Roger Federer says Andy Murray's tears fitting of a future champion
Published Date: 01 February 2010
By Alix Ramsay
OF ALL the aspects of Andy Murray's performance in the Australian Open final that will be mulled over, dissected and deconstructed, Roger Federer believes that it was the Scot's tears that were the most important.
"That showed me how much he cares," Federer said to the Swiss reporters. "It shows how much the grand slams mean to him and how much he wants it. That was good to see."
What was also good for the Swiss to see was Murray's final backhand sinking into the net at the end of the third set tiebreak. Before the match, Murray had claimed that Federer, for all his records and trophies, had become vulnerable in five set finals. He is a fantastic front runner, but if the match goes the distance, Federer has started to look frail in the fifth set. He ran out of ideas against Rafael Nadal in the Melbourne final last year and did the same against Juan Martin Del Potro at the US Open last September. So when Federer hesitated in the tiebreak and let a stunning Murray winner fly by him on his second match point, he was worried.
As Federer explained: "I choose to drop shot, which had been working very well and wondered: to take it, don't take it, and it was too late. After that drop shot, I thought 'oh my God, I'm going to see myself in the fifth set, not winning the title' so it was great coming out of that breaker."
It showed just how close Murray is to winning his first grand slam trophy. Federer – who, despite yesterday's victory, still has a losing record against the Scot – is sure that Murray will win, and win soon.
"He's a wonderful mover, tactician, great backhand," Federer said. "He has got everything you need to beat the best and to win big tournaments. You know, sometimes it just doesn't happen when you want. Sometimes it all of a sudden happens without you knowing that it did."
The trouble is that Murray has been waiting to win a major for years. He has worked himself into the ground to become fitter and stronger, he has added new dimensions to his game to find ways to beat the men at the top. Every part of his life is geared to winning one of the titles that matter and he is impatient to prove that he can do it.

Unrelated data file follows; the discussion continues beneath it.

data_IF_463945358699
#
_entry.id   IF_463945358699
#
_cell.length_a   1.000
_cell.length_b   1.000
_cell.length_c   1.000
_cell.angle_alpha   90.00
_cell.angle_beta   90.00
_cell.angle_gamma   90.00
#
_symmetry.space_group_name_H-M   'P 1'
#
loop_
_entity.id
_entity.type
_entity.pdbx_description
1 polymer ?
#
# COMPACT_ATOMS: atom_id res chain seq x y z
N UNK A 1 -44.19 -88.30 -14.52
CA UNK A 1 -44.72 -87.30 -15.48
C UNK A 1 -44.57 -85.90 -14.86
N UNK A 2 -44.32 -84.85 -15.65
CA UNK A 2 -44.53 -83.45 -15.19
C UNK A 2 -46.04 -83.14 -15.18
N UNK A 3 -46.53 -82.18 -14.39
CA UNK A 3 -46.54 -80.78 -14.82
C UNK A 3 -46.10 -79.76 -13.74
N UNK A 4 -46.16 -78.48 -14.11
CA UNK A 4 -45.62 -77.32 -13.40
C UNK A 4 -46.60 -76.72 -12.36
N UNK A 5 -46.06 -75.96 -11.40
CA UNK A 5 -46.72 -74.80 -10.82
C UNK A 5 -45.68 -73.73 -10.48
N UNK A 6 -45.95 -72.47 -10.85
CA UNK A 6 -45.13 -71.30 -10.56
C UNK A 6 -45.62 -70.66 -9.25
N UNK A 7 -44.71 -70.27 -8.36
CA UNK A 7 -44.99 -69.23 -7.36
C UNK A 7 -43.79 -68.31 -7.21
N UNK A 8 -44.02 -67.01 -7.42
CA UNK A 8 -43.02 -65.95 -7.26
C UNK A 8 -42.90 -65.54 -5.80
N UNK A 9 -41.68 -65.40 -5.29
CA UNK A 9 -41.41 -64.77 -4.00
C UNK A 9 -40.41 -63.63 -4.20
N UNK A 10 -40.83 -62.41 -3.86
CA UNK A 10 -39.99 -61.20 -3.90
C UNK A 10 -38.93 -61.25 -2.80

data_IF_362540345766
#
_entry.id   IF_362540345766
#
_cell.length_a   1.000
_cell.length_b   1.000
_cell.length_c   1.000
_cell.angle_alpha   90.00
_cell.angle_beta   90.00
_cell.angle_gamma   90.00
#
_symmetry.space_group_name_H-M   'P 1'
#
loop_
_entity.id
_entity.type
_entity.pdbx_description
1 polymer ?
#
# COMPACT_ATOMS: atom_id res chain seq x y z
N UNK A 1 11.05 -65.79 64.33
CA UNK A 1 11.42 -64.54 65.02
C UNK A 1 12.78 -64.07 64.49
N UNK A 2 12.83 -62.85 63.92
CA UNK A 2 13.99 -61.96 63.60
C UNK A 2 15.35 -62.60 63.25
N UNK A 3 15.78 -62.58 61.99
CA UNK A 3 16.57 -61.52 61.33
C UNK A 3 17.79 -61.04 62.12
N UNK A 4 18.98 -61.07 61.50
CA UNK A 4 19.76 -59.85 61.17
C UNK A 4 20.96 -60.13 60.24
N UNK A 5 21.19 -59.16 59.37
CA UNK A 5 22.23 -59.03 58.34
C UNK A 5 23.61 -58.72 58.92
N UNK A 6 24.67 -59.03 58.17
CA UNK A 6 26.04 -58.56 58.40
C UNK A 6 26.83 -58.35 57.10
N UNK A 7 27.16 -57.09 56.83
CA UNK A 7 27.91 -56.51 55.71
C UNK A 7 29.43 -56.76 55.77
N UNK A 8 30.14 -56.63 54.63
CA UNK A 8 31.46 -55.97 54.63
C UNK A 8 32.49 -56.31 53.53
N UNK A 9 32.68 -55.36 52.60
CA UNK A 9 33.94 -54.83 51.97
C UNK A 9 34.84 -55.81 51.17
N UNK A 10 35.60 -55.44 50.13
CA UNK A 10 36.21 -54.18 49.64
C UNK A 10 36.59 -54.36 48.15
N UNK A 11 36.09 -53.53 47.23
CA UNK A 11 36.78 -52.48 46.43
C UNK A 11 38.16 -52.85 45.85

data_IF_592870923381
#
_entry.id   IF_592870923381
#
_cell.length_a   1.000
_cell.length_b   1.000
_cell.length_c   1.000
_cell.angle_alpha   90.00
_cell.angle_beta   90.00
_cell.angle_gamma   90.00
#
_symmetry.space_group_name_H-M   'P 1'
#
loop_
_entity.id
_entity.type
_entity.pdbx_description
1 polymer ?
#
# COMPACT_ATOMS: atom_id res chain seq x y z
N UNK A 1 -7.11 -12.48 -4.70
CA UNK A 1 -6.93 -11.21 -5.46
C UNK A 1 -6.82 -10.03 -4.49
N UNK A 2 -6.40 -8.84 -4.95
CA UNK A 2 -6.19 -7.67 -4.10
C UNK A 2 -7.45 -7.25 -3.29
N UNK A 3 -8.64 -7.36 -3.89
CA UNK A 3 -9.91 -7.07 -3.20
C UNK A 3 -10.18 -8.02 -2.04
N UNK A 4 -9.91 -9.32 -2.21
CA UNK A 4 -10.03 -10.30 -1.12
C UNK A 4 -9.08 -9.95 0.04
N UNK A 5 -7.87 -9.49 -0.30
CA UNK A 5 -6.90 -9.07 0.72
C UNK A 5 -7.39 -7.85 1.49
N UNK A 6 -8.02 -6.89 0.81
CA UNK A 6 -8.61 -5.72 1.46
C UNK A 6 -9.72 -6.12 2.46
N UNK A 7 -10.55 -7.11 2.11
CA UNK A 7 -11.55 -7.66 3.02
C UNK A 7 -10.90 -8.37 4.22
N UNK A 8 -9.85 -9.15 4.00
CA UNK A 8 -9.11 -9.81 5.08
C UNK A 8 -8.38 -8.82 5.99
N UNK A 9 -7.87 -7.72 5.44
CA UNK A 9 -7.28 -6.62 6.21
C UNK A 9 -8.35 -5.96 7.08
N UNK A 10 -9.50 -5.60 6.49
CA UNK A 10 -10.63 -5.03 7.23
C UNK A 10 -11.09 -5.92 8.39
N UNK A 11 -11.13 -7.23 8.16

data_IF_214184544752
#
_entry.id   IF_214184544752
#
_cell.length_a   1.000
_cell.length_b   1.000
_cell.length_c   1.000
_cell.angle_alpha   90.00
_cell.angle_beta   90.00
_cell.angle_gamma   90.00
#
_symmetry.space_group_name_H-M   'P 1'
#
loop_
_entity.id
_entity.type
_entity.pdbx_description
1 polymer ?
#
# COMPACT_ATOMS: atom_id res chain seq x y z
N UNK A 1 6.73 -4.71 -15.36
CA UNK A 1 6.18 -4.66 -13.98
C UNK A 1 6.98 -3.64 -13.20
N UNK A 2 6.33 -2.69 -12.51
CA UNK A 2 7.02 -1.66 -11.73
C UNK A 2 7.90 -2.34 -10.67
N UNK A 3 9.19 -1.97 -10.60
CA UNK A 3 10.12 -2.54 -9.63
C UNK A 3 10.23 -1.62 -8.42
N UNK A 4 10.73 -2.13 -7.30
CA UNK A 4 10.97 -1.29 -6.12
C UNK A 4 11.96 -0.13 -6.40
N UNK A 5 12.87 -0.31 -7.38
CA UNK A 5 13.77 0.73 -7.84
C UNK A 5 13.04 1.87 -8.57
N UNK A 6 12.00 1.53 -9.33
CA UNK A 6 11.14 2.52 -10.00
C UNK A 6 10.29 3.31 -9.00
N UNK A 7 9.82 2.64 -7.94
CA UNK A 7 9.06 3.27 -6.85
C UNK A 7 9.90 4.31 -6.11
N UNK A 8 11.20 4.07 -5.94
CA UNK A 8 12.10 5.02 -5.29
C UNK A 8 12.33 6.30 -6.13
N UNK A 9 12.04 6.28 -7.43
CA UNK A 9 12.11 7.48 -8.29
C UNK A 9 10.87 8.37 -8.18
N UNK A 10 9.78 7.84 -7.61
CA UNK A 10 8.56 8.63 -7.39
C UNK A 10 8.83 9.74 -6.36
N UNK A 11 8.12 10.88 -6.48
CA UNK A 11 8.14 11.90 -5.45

"I'm hungry to win one," he said. "I have been since I was 16, 17 years old when I started playing the junior Grand Slams. I realised then that I wanted to win one of them.
"I worked really, really hard to try to do it and give myself the opportunity. So far it's not been good enough. But I'm sure that one day it will be. When it comes, maybe because of the two losses, it will be even better.
"I'm obviously very disappointed, but I think I'm getting closer and I'm playing better. I just spoke with my mum just now about this: to have the opportunity to play in these tournaments, in these matches, is pretty incredible in the grand scheme of things. Obviously I'm getting closer – my results in the grand slams would show that. I've just got to keep working hard. Getting to a second slam final, you know, it's a great achievement. So I've got to be proud of that."
He also had good cause to feel proud of his performance. He had chances in the first set, knows where he went wrong in the second and almost took the third. By the third set tiebreaker both he and Federer were playing out of their skins.
"I didn't serve well in the first set but I served pretty well after that," Murray said. "I thought it was a high-standard match. The second set I just wasn't particularly happy with but the rest was pretty good. Obviously I need to improve, and try and make my game better for these situations."
In defeat Murray has gained confidence, after being beaten in straight sets by Federer in the 2008 US Open final.
"Tonight's match was a lot closer than the one at Flushing Meadows," the Scot added. "I had chances at the end of the match. It's just the second set that didn't go my way, not that any of them went my way, but obviously I felt like I had opportunities in the rest of them."
For Federer, his 16th grand slam trophy – and his first as a father – made him proud and happy.
However, the world No1 knows that Murray is improving and he is closing in on victory at a grand slam, be it Wimbledon, the US Open or back in Melbourne next year.
"His game is so good that I'm convinced he will win one," Federer said. "And I thought he did really well tonight because conditions were tough. I mean, I think I played a great match. So someone's got to win, and I'm happy it was me."
Happy, but not half as happy as Murray will be when he finally gets his hands on a grand slam trophy.